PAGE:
serotonin and agression

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  • Serotonin
    • a neurotransmitter that carries electrical impulses around the brains network of neurons
    • acts as a chemical carrier, transferring messages across the synaptic gap
    • exerts a calming, inhibitory effect in neural firing in the brain
    • reduces aggressive behaviour by inhibiting responses to the electrical stimuli
    • lowered levels reduce this ability (serotonin deficiency hypothesis) and increases the incidence of impulsive behaviour
    • Raleigh et al
      • studied vervet monkeys and used diet to manipulate levels of serotonin in the brain
      • diets with high tryptophan exhibited lower aggression levels
      • suggests a difference in aggression could be linked to serotonin levels
      • methodological weakness- lacks validity
        • humans have high order thinking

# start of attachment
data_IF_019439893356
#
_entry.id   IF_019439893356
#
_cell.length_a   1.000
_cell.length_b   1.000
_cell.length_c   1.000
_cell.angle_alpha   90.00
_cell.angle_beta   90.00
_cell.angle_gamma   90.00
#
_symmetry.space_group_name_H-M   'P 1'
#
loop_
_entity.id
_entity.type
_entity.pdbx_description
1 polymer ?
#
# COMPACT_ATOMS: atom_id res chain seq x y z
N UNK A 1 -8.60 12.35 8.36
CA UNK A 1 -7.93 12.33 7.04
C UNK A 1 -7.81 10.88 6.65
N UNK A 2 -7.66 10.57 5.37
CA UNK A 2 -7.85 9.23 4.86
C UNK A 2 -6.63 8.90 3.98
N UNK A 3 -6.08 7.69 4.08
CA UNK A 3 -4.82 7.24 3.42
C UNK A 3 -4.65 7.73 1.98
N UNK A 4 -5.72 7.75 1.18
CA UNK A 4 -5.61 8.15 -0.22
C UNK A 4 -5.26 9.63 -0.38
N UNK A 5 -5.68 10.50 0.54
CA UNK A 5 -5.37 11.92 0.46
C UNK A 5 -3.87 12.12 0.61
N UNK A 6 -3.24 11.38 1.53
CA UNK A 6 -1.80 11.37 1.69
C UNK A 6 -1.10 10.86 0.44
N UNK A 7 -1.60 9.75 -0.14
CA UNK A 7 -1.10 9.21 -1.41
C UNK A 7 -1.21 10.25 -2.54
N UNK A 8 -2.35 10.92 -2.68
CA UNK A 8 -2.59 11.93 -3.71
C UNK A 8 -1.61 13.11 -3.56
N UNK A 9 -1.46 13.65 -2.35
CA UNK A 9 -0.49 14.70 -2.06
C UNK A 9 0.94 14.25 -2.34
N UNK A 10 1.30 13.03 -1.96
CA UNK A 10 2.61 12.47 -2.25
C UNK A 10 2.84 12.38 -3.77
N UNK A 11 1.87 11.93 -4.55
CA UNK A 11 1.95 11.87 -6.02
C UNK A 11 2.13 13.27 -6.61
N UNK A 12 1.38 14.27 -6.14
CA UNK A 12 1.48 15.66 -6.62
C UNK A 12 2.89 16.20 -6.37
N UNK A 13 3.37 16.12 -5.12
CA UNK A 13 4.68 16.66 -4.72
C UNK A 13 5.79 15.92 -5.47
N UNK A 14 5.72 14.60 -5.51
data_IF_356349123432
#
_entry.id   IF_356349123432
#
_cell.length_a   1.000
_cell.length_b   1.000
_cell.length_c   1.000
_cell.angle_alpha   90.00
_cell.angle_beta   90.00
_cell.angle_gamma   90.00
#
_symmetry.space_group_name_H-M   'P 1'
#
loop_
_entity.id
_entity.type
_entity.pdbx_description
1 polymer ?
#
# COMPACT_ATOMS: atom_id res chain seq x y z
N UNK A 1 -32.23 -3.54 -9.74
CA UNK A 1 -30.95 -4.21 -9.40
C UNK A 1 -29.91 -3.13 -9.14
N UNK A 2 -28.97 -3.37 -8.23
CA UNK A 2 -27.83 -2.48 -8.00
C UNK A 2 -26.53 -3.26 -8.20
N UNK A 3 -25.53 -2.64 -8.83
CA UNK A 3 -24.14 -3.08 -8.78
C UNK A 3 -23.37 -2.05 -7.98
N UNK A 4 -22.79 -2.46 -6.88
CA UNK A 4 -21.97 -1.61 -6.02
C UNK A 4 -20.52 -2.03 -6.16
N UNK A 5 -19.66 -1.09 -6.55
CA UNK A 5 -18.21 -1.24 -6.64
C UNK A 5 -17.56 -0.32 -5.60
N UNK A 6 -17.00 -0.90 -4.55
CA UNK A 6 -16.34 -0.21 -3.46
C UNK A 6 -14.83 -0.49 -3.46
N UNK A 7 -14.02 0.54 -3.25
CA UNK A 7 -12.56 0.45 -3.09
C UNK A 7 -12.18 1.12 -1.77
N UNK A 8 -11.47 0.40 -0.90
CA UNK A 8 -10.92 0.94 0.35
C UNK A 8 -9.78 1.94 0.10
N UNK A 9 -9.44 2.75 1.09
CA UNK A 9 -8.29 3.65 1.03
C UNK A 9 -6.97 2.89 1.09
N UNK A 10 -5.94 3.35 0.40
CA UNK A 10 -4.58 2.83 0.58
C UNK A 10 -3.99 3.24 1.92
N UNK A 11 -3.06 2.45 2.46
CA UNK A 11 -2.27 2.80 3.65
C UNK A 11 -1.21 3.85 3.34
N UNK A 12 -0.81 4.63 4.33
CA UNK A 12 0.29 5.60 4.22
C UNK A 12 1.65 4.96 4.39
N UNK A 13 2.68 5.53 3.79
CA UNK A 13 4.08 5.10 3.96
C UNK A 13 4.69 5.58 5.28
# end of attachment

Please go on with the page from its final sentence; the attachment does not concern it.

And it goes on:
• can't generalise
    • Evaluation
      • There is research support for the role of serotonin in aggression
        • Duke et sl- meta analysis of 175 studies
          • found small inverse relationship between serotonin levels and anger
            • effect sizes tended to diminish over time
              • suggests that the relationship between serotonin and aggression is more complex than originally thought
      • A strength of this is that there has been evidence applied to the real life
        • Mann et al administered a drug which depleted serotonin to the brain to 35 healthy adults
          • used a questionnaire to assess hostility and aggression levels which rose as drug levels increased amongst males but not females
            • however, demonstrates beta bias- males and females may not be subject to the same physiological factors when explaining aggression


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